Tuesday, March 19, 2013
ORNL in the News

Human Microbe Study Provides Insight Into Health, Disease

(Newswise) Microbes from the human mouth are telling Oak Ridge National Laboratory scientists something about periodontitis and more after they cracked the genetic code of bacteria linked to the condition...“This is like discovering that in a language you know well there is a dialect in which the word stop means go,” said co-author Mircea Podar of the Department of Energy lab’s Biosciences Division...3/18

The Graphite Reactor: Isotopes and a new element

(Oak Ridger) ...In its heyday, the program separated, purified, promoted, packaged and scheduled the delivery of radioisotopes. The isotopes shipped from Oak Ridge to hospitals were used to diagnose and treat cancer and other diseases, prolonging lives. Other isotopes were useful for industry, agriculture and research...3/18

Evatran™ Awarded Department Of Energy Sub-Contract To Integrate High Power Wireless Charging Technology Into Production Electric Vehicles

(CNBC) Evatran announced today, in cooperation with Oak Ridge National Lab, that it has been awarded a subcontract under ORNL's DOE Project, "Wireless Power Transfer and Charging of Plug-In Electric Vehicles." The three-year project, opened in October of 2012, covers high power wireless charging technology integration into electric vehicles currently on-sale in select US markets...3/18

DOE

Making STEM Personal: Introducing the Women @ Energy Series

(Energy.gov) Occupations in Science, Technology, Engineering and Mathematics (STEM) are among the fastest growing job sectors – offering top paying positions and a host of opportunities...3/18

State & Regional

NRC finds flood concerns at 2 TVA nuclear plants

(AP) The Nuclear Regulatory Commission has found substantial safety issues at two Tennessee Valley Authority nuclear plants involving flooding risks...3/18

MTSU professor drives cross-country on solar, hydrogen power only

(AP) ...Middle Tennessee State University fuels researcher Dr. Cliff Ricketts drove into Long Beach, Calif., having used only solar power and hydrogen to power his car. Ricketts and backup driver Terry Young of Woodbury finished their six-day journey Thursday afternoon...3/18

National

US drops Europe missile defense plan – but Moscow is unimpressed

(CS Monitor) Russia issued a cool response to the scrapping of a NATO anti-missile system much resented by the Kremlin. But experts say the cancellation could still help US-Russian relations...3/18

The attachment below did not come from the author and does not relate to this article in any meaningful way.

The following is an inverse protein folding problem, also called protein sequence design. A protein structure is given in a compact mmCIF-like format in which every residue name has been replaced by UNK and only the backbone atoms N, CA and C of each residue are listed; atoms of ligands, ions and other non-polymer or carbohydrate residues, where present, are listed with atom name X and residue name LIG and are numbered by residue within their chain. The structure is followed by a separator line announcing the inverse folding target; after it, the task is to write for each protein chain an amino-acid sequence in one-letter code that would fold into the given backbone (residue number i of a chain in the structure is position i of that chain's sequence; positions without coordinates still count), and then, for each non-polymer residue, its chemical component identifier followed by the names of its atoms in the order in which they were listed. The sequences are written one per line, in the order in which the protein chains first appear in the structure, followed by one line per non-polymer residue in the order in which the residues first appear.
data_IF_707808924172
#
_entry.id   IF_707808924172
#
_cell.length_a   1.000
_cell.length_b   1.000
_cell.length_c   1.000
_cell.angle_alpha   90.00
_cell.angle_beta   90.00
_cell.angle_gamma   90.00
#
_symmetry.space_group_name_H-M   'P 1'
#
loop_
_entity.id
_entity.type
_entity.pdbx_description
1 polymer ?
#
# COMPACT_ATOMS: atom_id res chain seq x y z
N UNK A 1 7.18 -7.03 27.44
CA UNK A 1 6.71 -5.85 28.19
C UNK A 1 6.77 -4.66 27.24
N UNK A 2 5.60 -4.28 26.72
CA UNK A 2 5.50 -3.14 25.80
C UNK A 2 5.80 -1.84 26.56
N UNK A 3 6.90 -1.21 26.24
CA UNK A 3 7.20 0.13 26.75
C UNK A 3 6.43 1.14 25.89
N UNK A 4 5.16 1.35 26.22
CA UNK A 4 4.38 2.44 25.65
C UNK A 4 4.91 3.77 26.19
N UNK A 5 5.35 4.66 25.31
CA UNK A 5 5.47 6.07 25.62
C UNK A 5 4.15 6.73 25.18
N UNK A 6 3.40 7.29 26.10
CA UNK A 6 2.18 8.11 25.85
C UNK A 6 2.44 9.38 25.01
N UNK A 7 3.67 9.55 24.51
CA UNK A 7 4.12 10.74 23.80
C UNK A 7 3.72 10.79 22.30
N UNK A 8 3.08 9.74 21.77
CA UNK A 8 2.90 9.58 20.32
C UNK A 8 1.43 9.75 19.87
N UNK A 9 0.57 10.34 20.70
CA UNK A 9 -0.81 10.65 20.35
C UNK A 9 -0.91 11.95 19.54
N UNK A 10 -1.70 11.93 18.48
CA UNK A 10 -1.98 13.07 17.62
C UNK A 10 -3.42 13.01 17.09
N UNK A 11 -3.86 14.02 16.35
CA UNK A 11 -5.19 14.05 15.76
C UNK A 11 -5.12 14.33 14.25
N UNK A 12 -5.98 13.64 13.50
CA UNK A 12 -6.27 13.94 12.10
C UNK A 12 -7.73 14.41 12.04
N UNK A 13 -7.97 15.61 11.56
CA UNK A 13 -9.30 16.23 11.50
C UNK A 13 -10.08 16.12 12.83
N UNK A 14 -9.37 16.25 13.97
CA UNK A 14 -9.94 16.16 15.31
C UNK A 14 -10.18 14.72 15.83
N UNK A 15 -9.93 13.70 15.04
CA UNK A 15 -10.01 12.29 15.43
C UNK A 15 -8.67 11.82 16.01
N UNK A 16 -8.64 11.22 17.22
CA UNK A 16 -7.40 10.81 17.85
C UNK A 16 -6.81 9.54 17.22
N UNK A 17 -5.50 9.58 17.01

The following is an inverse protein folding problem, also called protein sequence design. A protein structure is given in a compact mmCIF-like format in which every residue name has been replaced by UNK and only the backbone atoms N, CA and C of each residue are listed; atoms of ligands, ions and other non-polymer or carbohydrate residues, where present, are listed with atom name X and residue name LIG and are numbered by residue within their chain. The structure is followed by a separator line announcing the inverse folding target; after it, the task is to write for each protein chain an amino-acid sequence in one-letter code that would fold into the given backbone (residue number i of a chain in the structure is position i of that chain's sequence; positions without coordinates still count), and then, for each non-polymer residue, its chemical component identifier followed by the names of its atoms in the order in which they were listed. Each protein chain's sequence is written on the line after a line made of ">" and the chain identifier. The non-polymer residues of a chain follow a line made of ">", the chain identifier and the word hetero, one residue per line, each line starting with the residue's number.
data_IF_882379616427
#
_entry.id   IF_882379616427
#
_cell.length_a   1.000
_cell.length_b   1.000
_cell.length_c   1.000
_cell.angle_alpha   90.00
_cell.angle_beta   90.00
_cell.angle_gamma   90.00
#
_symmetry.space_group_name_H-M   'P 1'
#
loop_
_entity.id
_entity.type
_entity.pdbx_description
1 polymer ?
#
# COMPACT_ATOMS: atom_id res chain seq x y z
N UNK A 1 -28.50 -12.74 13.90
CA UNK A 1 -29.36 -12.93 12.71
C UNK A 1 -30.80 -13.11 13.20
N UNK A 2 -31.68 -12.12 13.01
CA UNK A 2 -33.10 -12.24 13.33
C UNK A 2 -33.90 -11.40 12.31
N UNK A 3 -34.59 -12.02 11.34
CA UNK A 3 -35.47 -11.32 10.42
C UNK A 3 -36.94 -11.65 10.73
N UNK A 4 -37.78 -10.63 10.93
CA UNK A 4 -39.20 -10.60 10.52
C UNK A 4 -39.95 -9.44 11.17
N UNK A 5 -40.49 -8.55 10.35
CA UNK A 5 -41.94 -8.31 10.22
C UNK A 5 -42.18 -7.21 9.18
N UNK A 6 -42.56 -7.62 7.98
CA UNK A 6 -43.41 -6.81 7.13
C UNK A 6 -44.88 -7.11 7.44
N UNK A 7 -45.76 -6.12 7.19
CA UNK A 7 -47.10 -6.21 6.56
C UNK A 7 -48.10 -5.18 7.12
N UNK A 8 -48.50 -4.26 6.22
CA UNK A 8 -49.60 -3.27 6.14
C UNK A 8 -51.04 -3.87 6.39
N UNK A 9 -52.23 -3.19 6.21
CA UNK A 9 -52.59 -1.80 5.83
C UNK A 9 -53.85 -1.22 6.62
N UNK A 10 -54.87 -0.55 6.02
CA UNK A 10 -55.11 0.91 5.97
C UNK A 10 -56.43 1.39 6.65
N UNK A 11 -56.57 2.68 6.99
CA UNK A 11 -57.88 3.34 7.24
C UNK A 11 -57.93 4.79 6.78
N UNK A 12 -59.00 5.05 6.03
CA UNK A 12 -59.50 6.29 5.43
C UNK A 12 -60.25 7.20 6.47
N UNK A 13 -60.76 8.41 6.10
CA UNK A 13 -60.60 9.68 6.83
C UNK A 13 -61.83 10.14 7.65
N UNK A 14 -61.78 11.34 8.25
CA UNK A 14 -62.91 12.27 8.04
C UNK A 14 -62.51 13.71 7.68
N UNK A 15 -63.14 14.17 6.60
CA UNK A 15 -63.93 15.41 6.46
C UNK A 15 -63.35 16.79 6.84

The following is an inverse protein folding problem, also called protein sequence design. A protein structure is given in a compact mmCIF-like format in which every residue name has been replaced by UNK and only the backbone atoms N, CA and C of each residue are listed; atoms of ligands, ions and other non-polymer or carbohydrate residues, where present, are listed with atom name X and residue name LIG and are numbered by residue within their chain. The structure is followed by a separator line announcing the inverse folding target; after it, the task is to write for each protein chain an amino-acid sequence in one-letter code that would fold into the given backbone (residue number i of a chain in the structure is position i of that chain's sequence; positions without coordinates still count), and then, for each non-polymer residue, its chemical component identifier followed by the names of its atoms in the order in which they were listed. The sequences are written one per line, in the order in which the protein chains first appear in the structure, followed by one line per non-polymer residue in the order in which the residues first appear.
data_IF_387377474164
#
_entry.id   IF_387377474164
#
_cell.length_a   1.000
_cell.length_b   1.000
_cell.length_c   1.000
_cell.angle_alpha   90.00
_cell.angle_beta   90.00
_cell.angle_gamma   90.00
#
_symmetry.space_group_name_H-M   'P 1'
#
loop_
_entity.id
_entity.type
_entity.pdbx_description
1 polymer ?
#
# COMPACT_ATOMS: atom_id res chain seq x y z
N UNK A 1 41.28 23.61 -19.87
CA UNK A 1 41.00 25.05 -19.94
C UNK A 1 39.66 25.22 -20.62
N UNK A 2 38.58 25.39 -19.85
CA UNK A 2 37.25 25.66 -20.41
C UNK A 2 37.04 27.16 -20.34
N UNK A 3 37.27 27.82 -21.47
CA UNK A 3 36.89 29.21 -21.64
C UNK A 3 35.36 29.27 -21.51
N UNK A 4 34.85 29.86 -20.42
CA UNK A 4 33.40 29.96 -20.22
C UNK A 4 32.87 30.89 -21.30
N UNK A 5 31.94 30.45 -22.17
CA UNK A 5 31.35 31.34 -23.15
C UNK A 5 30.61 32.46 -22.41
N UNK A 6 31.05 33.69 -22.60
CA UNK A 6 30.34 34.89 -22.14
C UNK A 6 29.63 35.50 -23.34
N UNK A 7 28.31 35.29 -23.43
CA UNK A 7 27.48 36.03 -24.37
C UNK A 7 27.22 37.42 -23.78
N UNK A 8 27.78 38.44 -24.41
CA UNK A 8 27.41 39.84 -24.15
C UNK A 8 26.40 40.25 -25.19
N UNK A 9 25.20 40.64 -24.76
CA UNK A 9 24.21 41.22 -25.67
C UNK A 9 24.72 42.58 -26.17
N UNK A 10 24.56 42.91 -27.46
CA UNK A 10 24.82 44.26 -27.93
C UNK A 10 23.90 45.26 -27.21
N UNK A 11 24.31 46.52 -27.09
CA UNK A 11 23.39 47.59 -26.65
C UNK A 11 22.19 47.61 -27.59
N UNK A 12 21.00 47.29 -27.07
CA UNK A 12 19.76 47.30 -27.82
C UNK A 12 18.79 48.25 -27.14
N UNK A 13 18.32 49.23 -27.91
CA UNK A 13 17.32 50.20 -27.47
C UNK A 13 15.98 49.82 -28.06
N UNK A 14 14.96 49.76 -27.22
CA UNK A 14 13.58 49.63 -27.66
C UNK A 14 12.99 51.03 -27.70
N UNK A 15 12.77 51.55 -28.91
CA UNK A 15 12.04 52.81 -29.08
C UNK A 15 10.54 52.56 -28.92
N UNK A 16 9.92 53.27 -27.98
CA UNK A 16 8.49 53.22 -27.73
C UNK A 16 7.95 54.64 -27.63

East Tennessee

USEC's update on American Centrifuge Project

(Knoxville News Sentinel) USEC Inc. today released, in conjunction with the distribution of financial results, an update on the American Centrifuge Project -- which has a significant manufacturing presence in Oak Ridge...3/18

energy & science policy

Could Tapping Undersea Methane Lead To A New Gas Boom?

(NPR) The new boom in natural gas from shale has changed the energy economy of the United States. But there's another giant reservoir of natural gas that lies under the ocean floor that, theoretically, could dwarf the shale boom...3/15

Impact of Budget Cuts on NOAA and NIST Programs

(AIP) In a letter last month to Senate Appropriations Committee Chairwoman Barbara Mikulski (D-MD), Acting Secretary of Commerce Rebecca Blank described the projected impacts of a $551 million mandatory reduction in the budget for the Department of Commerce this fiscal year...3/18

science & technology

Monarch Butterflies Hit New Low; "Worrisome" Trend

(National Geographic News) The king of the butterflies may reign no more: Monarch butterflies are experiencing a steady decline, a new report says, with the insects occupying the smallest area of land in one Mexican butterfly reserve than they have in two decades...3/18

Beware the Superflare

(Discover) A National Research Council panel recently examined the likely impact of a present-day solar superstorm. GPS signals and radio transmissions would be disrupted by the radiation blasting Earth’s upper atmosphere...2/5

Unwanted Electronic Gear Rising in Toxic Piles

(NY Times) Last year, two inspectors from California’s hazardous waste agency were visiting an electronics recycling company near Fresno for a routine review of paperwork when they came across a warehouse the size of a football field, packed with tens of thousands of old computer monitors and televisions...3/18

Other Stories

Google Street View Goes to Its Most Extreme Destinations Yet: 4 of the Planet's Highest Mountains

(The Atlantic) Perhaps you've always been curious: What is it like on top of the world? But as for going yourself, well, you'll leave that to the adventurers...3/18

In 1918, U.S. changed the way we look at time

(Tennessean) Until 1918, each town in the United States set its clocks based on local solar time, but time became more important as railroads and telecommunications expanded and local time differences made schedules difficult...3/18